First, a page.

Reward vs. aversion: false dichotomy

  • #1
Pythagorean
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a refutation of an assumption in 14 physiology papers. Apparently, the psychological/behavioral model is favored and the physiological/computational model is oversimplified (that is, if you take these 14 papers to be representative). Skinner is the one reference representing psych/behavior perspective, that could be defensible depending on how this particular idea of behaviorism is actually modeled by psychologists today.

Whereas reward (appetitiveness) and aversiveness (punishment) have been distinguished as two discrete dimensions within psychology and behavior, physiological and computational models of their neural representation have treated them as opposite sides of a single continuous dimension of “value.” Here, I show that although dopamine neurons of the primate ventral midbrain are activated by evidence for reward and suppressed by evidence against reward, they are insensitive to aversiveness. This indicates that reward and aversiveness are represented independently as two dimensions, even by neurons that are closely related to motor function. Because theory and experiment support the existence of opponent neural representations for value, the present results imply four types of value-sensitive neurons corresponding to reward-ON (dopamine), reward-OFF, aversive-ON, and aversive-OFF.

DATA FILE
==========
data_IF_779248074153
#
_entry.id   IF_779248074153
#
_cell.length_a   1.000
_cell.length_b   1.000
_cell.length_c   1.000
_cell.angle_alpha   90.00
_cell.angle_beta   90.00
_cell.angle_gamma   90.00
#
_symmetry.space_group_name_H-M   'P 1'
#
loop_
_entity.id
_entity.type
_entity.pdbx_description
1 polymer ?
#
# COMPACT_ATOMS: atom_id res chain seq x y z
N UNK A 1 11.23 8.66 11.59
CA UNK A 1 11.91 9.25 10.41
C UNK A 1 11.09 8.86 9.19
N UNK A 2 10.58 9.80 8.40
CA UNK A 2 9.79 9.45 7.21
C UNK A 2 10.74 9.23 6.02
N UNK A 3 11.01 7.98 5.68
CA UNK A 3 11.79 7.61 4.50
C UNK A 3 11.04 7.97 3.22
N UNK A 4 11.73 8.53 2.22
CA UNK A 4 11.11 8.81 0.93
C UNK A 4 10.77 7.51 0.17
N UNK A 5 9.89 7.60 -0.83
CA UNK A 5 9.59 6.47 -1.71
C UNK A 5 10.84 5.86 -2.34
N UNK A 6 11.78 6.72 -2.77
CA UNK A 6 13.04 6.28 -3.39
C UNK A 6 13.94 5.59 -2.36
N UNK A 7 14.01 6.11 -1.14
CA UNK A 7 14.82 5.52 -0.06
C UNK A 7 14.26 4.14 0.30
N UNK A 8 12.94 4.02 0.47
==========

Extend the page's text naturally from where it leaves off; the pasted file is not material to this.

http://www.sciencemag.org.proxy.lib.uwaterloo.ca/content/341/6145/546.full
Two Dimensions of Value: Dopamine Neurons Represent Reward But Not Aversiveness
Science 2 August 2013:
Vol. 341 no. 6145 pp. 546-549
DOI: 10.1126/science.1238699
 

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  • #2
jim mcnamara
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